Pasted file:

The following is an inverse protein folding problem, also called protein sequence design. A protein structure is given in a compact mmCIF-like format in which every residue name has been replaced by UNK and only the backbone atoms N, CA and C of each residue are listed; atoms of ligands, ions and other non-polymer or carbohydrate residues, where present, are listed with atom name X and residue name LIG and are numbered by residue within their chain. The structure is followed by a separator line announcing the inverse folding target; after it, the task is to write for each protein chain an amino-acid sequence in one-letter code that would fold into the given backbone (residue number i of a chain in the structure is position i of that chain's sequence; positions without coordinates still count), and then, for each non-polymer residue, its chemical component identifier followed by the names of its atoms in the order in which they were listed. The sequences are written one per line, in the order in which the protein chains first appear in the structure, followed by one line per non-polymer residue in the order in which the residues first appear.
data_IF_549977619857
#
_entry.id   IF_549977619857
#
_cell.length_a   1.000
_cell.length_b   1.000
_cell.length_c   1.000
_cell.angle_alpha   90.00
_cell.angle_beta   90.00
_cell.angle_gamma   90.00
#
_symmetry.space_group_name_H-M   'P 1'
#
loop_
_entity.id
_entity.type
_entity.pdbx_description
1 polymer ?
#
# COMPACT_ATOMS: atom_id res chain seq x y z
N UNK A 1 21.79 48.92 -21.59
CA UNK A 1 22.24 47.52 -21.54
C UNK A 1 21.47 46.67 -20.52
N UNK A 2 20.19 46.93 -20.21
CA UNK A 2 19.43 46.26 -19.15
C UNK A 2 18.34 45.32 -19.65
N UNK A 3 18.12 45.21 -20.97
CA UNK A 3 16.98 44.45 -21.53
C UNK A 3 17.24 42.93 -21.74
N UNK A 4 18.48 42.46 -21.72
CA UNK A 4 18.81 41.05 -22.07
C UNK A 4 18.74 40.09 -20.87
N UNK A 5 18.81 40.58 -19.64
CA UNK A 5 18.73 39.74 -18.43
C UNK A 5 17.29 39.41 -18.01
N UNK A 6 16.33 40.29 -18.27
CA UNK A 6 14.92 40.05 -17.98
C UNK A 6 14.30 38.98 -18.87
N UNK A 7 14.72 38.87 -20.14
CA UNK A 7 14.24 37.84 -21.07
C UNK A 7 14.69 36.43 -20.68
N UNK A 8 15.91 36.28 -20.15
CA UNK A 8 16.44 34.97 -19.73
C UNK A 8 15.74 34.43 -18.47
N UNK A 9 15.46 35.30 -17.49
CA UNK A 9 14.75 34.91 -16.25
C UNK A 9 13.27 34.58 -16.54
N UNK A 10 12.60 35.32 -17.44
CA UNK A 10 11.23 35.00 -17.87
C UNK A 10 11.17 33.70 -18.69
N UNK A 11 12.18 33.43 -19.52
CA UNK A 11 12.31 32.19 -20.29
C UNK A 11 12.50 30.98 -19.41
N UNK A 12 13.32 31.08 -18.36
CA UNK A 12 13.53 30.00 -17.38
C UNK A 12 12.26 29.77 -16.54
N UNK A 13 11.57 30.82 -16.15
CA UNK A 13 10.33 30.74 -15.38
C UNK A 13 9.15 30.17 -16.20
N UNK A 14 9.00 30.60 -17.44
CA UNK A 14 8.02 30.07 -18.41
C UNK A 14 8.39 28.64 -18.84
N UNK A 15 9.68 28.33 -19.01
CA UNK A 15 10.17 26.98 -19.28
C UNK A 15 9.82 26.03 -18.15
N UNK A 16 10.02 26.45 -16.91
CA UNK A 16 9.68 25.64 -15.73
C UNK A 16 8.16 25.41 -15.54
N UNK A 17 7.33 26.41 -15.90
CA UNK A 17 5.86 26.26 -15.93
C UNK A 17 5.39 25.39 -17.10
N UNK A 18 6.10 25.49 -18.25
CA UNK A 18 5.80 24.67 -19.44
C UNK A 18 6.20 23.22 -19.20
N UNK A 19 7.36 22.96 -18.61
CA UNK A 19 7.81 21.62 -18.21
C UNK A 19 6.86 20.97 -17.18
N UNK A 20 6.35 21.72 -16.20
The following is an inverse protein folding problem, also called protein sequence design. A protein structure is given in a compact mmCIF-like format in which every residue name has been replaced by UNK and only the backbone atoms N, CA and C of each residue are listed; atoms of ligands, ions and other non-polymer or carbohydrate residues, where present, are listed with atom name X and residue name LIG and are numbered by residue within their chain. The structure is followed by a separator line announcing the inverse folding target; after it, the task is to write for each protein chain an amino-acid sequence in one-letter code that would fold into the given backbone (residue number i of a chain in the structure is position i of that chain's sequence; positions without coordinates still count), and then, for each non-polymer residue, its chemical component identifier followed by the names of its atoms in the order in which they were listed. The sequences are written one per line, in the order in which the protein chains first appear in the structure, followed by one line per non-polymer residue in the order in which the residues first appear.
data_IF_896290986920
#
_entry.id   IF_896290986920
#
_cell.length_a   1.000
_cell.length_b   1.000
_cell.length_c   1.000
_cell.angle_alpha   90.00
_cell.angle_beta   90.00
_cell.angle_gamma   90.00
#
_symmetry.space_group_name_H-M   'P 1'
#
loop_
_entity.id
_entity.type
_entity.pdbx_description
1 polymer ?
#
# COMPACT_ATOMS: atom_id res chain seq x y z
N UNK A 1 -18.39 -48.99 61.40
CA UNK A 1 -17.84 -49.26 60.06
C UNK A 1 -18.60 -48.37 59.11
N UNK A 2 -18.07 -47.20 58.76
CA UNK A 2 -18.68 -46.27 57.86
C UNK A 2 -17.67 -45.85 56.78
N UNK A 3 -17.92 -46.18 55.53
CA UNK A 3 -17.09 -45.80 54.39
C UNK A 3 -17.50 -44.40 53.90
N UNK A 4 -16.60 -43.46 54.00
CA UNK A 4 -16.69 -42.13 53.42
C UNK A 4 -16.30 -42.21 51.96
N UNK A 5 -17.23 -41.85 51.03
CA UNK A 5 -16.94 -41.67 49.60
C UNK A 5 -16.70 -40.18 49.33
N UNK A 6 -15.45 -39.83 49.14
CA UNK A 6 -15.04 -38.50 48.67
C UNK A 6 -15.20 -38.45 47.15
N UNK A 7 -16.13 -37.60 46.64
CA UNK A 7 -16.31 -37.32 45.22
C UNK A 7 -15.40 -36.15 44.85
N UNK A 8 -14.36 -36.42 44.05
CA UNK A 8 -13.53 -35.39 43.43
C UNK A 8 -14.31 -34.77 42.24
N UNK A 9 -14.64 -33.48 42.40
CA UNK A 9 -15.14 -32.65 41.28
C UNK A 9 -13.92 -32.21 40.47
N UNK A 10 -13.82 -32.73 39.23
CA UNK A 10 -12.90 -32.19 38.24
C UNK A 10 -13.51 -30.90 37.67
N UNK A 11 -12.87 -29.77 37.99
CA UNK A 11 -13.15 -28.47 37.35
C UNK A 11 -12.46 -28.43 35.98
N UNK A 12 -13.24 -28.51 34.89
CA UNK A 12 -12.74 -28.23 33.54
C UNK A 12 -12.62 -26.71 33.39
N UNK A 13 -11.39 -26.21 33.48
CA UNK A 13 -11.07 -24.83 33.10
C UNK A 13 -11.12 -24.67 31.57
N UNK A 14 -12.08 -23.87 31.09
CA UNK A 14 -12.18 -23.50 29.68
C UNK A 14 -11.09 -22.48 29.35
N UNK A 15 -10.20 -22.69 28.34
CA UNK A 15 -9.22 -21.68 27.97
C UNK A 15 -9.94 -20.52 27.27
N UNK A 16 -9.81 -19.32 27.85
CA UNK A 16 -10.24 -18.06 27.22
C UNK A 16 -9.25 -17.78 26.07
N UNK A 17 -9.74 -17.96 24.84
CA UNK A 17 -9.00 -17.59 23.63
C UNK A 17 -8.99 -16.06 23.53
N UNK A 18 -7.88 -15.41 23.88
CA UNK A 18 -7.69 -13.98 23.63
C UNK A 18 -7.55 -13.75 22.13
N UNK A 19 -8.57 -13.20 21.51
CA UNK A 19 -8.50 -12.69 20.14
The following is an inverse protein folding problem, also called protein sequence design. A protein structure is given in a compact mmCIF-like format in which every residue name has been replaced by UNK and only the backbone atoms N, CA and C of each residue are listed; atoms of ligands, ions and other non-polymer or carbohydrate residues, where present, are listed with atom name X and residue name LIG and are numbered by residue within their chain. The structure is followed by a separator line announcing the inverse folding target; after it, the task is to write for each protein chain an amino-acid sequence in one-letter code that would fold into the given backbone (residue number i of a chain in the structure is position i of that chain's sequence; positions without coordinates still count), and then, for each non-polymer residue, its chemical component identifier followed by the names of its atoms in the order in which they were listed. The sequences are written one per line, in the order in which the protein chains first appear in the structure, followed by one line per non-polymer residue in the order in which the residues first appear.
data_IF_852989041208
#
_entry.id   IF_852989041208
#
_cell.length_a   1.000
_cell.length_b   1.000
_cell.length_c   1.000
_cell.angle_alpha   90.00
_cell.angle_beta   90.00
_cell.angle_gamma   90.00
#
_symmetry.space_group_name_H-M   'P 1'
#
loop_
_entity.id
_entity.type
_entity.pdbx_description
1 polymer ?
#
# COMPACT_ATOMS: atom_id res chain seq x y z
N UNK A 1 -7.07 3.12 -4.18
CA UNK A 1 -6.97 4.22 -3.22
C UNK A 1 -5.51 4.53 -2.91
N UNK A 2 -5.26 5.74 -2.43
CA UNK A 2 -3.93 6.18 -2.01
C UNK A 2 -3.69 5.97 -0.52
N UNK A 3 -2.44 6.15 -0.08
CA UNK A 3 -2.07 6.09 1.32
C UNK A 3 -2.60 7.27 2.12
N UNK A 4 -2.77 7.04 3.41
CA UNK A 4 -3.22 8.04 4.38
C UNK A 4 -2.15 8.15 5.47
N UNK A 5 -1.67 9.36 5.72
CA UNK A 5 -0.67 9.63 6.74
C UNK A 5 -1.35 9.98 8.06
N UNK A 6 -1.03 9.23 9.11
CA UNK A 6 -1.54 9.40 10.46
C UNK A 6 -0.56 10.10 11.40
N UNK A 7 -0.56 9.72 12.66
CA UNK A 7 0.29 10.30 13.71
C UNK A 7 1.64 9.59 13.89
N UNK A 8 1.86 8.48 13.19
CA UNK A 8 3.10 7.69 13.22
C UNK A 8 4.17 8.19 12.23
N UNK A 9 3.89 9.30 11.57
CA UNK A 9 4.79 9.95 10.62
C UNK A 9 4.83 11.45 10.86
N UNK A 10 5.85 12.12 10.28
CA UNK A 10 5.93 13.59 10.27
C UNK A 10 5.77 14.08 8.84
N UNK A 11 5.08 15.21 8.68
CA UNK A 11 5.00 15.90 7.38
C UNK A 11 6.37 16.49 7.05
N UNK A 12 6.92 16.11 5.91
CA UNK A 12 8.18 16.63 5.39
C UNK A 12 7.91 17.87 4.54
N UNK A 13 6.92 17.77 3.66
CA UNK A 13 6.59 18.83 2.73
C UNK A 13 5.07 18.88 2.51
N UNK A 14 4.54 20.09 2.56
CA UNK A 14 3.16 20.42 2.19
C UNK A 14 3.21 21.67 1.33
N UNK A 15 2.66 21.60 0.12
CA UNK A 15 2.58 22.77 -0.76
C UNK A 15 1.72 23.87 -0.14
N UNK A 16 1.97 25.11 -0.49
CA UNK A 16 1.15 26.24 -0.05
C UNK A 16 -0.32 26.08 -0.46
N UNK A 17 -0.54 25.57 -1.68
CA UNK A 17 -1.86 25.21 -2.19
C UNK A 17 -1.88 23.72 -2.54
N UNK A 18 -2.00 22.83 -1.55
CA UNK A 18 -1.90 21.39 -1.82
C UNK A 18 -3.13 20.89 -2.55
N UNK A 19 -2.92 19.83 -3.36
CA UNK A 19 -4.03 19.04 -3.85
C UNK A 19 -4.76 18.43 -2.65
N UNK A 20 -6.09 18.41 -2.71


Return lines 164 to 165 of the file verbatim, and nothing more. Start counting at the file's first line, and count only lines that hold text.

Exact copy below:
_cell.length_c   1.000
_cell.angle_alpha   90.00